Belgians more likely to view migration negatively, but not in terms of work
Belgian residents are more likely to view migration negatively, primarily driven by personal experiences. If migrants have work and rely less on social security or welfare, resentment or unease is significantly reduced, a study by Randstad Research among more than 3.000 respondents showed on Tuesday.
Six in ten Belgian residents believe that migrants cost more than they contribute. Also, 58 per cent feel less safe due to migration, and 53 per cent feel less at home. Only 27 per cent believe that migration has benefited our country over the past 50 years.
Migration for work purposes has much more positive support, receiving approval from 60 per cent of respondents. Some 12 per cent are not in favour, which is about the same percentage of people who advocate closed borders (15 per cent). The supporters are thus five times more numerous than the opponents.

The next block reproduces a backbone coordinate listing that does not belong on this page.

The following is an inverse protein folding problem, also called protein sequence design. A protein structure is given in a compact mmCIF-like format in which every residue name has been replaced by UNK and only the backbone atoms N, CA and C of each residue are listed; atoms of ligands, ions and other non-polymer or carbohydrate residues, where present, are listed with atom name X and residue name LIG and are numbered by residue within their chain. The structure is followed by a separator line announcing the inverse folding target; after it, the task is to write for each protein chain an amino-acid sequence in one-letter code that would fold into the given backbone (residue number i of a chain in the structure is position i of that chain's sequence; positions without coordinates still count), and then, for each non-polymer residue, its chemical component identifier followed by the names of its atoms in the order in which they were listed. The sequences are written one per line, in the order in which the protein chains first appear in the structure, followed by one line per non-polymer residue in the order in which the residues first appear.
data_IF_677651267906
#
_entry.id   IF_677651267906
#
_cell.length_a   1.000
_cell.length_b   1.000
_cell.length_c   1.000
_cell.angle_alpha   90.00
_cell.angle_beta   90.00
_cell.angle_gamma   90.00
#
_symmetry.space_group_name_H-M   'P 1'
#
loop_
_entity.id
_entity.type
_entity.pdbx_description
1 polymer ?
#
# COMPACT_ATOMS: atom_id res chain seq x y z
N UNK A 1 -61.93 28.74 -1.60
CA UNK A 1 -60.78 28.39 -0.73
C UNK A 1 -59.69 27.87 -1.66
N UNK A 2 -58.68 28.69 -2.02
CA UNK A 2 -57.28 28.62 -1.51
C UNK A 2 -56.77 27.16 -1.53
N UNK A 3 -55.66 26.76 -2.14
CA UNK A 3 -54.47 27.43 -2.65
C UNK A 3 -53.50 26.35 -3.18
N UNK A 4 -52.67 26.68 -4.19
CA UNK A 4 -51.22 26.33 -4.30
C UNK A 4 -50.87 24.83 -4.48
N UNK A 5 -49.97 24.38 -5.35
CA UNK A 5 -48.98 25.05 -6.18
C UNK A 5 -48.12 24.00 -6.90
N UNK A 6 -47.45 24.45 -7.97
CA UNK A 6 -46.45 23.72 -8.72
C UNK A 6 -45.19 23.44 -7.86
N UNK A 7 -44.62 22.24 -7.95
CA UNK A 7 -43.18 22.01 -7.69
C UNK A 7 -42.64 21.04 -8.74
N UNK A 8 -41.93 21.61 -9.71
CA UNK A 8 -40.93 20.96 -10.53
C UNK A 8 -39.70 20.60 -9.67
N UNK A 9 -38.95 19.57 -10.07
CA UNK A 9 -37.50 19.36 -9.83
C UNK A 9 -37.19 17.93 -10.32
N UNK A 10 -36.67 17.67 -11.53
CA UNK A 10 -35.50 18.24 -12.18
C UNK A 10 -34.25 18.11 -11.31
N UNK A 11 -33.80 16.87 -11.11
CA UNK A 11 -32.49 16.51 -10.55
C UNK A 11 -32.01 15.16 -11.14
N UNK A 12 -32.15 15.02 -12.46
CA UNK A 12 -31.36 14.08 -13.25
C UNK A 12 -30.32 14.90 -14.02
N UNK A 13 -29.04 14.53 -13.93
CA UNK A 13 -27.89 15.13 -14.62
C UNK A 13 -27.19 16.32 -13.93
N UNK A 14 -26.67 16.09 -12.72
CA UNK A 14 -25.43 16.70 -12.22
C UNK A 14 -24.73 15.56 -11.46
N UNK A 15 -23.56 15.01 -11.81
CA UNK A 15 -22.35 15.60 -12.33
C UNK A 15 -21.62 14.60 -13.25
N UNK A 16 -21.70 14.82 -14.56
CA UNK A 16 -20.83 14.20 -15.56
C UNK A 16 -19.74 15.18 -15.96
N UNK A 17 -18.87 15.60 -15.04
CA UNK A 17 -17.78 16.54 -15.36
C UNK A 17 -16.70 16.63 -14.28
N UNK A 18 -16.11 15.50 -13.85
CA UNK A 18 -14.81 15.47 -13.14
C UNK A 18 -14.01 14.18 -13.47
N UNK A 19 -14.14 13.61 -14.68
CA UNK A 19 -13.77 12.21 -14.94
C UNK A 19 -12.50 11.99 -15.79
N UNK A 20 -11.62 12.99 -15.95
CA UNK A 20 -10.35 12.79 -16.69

There is also strong support (72 per cent) for migration as a means of family reunification. However, this should then be linked to strict conditions, such as compulsory integration and better language skills. Half (51 per cent) agree with the statement that those who apply for and are entitled to asylum in Belgium should be allowed to stay here and receive protection. Open borders, a situation where illegal migration does not exist, is endorsed by only 16 per cent of respondents. For 56 per cent, staying in the country illegally is punishable.
Women, the highly educated, young people and French speakers tend to have more favourable or less negative views about migration. Those who have a more pessimistic worldview and see no progress in the future, both socially and personally, view migration more negatively. Overall, Green party voters are the most positive about migration, whereas Vlaams Belang (Flemish nationalist far-right) voters are the least positive.
Photo shows a fiber optic welder training for non-Dutch speaking newcomers, a collaboration between Rising You, JACOPS, the city of Antwerp and VDAB, in Antwerp © BELGA PHOTO ROBBE VANDEGEHUCHTE